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Bishops Join in Celebrating Juvenile Justice Month

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March 3, 2015

SACRAMENTO – The Most Rev. Richard Garcia, bishop of Monterey and the Most Rev. Armando Ochoa, bishop of Fresno, co-chairs of the Restorative Justice Committee of the California Catholic Conference, today issued the following statement on behalf of the California Catholic Conference, asking people to observe the month of March as “Juvenile Justice Month of Faith and Healing” and to encourage young people from throughout the state who will come to Sacramento on March 24 to support SB 124 (Leno), an act that would restrict the use of solitary confinement for juveniles in custody and which would empower and expand the use of regional juvenile justice commissions to regulate the use of solitary confinement in juvenile detention facilities.

“The purpose of California’s juvenile justice system is not to warehouse juvenile offenders until they can be turned over to the prison system, but to intervene and prevent young people from continuing in their downward spiral of crime and violence.  Its goal must be rehabilitation and its efforts must be focused on helping young people and their families change the trajectory of their lives.

“We are proud to join with the Healing Justice Coalition and people of faith throughout California in bringing attention to California’s juvenile justice system, and reminding policymakers and the public that these young people in their care are often from broken homes and broken families.  They have no experience with the praise, the love or the family support most of us take for granted.  They are all our prodigal sons and daughters; we have a responsibility to embrace them and help bring them back into productive society.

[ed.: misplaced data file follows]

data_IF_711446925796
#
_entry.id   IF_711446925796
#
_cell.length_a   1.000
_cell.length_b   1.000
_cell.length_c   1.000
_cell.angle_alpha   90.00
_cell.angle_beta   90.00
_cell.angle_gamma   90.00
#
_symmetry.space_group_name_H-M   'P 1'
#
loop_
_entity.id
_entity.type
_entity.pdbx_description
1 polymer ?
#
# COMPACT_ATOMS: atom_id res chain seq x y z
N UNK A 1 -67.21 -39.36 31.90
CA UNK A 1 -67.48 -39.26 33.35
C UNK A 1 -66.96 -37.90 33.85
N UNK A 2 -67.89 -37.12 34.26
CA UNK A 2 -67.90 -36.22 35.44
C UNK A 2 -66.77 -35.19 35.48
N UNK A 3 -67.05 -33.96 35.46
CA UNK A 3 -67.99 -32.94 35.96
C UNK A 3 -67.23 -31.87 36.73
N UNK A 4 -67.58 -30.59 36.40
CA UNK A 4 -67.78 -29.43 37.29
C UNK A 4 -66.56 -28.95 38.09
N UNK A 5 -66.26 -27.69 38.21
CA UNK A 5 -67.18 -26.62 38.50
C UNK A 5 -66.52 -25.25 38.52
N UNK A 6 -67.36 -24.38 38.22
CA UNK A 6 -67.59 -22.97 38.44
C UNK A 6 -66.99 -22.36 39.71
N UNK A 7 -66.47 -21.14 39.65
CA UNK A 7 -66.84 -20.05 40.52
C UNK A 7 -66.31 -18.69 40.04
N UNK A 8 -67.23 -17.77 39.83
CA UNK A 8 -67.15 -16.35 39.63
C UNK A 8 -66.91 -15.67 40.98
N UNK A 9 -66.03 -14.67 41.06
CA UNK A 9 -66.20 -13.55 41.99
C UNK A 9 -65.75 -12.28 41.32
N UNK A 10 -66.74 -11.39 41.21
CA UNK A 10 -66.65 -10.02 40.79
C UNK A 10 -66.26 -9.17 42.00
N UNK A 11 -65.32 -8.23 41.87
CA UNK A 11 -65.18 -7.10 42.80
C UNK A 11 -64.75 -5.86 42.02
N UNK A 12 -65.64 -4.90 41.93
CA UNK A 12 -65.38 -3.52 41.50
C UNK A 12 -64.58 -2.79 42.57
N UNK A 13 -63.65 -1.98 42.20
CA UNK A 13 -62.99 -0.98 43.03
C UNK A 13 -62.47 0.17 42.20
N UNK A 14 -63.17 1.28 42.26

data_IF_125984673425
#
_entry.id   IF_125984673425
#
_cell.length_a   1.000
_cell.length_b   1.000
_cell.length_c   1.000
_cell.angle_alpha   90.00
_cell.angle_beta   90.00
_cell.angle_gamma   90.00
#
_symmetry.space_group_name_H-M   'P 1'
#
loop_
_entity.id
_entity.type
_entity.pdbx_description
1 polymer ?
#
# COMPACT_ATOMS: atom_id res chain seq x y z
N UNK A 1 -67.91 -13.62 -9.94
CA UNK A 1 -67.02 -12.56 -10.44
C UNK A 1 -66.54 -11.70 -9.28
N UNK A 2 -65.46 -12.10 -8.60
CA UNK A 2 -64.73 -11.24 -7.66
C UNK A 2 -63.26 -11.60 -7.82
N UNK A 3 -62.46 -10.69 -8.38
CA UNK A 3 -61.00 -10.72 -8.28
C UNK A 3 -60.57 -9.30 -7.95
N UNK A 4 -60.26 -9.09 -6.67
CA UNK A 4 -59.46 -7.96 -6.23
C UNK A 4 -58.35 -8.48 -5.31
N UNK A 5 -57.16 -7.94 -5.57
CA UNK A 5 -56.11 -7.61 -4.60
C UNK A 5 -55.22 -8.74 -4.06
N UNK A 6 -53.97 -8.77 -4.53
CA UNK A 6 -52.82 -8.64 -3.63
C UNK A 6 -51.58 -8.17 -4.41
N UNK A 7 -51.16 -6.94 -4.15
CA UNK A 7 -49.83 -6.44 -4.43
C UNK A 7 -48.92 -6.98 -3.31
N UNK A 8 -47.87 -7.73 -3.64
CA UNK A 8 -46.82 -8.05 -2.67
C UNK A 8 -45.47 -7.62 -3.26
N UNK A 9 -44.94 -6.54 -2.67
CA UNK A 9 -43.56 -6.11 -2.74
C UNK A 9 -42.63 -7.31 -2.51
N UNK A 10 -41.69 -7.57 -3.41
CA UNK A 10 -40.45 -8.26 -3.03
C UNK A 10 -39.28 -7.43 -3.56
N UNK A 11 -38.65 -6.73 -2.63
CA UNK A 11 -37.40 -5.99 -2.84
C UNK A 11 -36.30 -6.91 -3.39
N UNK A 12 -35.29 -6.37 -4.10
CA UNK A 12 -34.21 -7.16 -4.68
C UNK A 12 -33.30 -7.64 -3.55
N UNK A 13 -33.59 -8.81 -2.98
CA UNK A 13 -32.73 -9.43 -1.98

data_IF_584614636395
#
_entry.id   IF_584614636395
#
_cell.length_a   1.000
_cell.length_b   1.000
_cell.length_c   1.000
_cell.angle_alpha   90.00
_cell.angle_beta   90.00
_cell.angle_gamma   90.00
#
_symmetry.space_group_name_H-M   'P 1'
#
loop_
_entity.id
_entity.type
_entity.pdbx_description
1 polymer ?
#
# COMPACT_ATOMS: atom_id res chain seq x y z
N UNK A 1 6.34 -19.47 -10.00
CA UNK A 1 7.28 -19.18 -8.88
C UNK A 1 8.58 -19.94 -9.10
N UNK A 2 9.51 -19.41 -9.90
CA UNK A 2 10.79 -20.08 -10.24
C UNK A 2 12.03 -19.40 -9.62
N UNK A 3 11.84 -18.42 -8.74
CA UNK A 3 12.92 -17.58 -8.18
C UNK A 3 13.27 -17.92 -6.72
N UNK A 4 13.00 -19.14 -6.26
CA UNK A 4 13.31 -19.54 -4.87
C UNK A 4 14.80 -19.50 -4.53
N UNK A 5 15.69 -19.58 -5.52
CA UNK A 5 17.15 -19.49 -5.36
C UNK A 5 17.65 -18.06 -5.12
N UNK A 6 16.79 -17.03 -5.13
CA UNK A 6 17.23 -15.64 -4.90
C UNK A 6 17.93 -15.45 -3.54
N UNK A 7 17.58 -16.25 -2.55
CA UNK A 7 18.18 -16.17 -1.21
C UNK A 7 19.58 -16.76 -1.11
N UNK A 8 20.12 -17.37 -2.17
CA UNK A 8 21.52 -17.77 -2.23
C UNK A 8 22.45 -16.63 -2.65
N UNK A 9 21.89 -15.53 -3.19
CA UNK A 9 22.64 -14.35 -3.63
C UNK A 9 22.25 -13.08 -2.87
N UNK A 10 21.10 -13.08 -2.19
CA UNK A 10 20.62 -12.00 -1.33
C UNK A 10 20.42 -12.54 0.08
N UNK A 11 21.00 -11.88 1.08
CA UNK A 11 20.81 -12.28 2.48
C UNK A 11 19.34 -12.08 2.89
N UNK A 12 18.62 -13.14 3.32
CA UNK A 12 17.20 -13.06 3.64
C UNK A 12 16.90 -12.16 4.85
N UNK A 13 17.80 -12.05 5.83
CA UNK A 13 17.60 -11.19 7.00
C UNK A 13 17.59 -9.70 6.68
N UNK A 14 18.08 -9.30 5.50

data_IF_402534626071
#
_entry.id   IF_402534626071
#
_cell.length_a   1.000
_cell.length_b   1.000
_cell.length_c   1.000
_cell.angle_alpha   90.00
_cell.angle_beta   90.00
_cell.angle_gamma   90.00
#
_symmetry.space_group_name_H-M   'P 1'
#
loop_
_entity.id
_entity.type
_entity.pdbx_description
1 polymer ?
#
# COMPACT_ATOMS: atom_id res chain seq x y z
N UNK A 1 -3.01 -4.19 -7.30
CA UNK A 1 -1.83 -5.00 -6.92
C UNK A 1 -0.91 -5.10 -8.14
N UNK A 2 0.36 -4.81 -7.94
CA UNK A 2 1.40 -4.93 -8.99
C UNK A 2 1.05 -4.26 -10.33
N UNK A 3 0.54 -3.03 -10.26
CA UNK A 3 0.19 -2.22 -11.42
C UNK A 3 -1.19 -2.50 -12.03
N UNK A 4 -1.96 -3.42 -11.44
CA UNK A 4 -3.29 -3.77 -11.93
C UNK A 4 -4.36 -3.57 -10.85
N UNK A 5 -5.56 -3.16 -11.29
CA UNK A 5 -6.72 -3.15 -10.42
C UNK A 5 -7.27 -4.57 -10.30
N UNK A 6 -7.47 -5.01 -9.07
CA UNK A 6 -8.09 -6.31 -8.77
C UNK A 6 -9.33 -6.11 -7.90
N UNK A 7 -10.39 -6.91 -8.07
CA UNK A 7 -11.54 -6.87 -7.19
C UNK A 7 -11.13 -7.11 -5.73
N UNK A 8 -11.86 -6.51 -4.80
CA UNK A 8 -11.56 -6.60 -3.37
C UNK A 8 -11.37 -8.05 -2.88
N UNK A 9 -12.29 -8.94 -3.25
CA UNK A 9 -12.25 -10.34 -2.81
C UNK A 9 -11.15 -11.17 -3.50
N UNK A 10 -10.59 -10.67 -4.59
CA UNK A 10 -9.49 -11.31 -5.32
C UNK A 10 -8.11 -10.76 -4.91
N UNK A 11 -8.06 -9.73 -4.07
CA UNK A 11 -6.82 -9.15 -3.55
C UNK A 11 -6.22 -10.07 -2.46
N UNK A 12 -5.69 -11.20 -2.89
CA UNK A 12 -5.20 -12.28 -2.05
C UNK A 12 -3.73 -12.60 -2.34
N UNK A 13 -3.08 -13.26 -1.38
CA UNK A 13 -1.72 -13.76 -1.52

“For that reason, we are pleased to support SB 124 by Sen. Mark Leno and so very proud of the Catholic school students and others from throughout California who will be coming to Sacramento on March 24 to lend their support to this important legislation.  SB 124 would appropriately restrict the use of solitary confinement in juvenile justice facilities; more importantly, however, it would strengthen and expand regional juvenile justice commissions to reinvigorate community ties and make sure that young people in the system are not forgotten.

“All of us share in the love of Christ; let us never forget that His love knows no bounds.”

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